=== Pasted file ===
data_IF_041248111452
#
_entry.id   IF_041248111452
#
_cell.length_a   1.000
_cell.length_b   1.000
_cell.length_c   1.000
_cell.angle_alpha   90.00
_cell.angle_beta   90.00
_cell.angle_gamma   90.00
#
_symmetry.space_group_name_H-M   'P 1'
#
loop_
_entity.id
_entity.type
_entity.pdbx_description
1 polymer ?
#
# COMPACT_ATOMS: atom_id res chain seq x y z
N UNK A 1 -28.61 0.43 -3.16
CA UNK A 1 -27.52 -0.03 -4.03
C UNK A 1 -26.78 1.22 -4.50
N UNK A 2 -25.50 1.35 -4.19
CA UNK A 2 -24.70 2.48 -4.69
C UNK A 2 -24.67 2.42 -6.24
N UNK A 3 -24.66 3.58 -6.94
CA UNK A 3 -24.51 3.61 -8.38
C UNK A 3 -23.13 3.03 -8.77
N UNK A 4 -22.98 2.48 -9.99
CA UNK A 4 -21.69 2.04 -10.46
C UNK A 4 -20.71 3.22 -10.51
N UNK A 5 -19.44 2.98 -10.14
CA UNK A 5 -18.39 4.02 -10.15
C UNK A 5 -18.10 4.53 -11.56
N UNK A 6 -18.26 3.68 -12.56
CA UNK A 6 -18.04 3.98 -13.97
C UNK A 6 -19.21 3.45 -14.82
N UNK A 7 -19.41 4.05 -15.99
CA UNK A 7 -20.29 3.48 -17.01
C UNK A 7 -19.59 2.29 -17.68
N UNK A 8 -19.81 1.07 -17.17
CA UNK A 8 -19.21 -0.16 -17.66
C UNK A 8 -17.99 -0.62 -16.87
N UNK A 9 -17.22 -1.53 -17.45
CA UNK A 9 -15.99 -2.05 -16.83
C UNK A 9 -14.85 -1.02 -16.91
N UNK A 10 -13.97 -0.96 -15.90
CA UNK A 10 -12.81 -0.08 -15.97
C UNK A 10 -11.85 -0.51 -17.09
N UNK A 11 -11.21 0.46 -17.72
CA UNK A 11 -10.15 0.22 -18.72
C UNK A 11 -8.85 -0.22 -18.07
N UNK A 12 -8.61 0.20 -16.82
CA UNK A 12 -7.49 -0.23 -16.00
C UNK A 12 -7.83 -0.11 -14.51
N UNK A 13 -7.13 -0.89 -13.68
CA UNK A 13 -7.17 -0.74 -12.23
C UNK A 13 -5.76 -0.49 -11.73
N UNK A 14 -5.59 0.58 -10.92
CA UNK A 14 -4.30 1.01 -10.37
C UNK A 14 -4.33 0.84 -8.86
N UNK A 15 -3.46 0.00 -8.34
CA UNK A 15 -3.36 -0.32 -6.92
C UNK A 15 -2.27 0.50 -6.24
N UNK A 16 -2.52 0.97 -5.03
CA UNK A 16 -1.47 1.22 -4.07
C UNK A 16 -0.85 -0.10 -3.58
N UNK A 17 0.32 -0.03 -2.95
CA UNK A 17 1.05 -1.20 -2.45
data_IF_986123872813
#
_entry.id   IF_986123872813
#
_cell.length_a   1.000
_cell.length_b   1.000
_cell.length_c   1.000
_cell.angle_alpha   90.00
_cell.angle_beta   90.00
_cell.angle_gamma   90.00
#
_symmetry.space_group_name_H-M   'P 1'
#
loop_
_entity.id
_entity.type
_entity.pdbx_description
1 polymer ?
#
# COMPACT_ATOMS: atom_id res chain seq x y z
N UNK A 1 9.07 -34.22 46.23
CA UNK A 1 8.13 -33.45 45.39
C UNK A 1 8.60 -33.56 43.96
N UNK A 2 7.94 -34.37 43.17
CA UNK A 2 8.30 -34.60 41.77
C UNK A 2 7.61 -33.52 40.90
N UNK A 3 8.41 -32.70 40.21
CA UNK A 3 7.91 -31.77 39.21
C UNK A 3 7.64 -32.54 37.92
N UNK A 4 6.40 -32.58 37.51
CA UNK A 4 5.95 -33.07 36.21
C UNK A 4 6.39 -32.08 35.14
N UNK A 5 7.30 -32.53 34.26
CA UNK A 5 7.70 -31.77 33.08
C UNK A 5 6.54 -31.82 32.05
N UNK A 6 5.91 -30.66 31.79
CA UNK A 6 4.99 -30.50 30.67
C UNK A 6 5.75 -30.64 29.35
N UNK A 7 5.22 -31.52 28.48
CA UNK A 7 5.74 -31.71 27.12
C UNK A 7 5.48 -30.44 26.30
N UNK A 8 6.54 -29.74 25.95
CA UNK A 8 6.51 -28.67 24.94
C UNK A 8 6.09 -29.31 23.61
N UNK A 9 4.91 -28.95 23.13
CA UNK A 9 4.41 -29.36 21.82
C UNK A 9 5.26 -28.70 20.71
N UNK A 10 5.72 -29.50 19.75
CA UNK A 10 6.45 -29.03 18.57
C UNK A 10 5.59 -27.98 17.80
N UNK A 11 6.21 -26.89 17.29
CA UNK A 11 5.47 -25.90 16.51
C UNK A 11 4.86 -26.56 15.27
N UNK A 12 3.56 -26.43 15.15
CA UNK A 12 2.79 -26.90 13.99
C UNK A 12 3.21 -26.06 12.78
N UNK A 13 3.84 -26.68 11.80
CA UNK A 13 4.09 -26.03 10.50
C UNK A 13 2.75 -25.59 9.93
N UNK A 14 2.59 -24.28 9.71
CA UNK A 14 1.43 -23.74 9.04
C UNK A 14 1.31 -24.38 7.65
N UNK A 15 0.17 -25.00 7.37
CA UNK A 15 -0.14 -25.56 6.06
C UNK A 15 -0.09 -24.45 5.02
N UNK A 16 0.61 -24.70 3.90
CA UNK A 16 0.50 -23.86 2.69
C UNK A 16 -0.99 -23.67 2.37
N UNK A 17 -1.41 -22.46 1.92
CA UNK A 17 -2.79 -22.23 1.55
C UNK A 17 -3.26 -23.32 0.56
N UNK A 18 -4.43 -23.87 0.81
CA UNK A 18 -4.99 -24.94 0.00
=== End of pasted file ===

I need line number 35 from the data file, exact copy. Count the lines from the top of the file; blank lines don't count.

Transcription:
C UNK A 5 -18.10 4.53 -11.56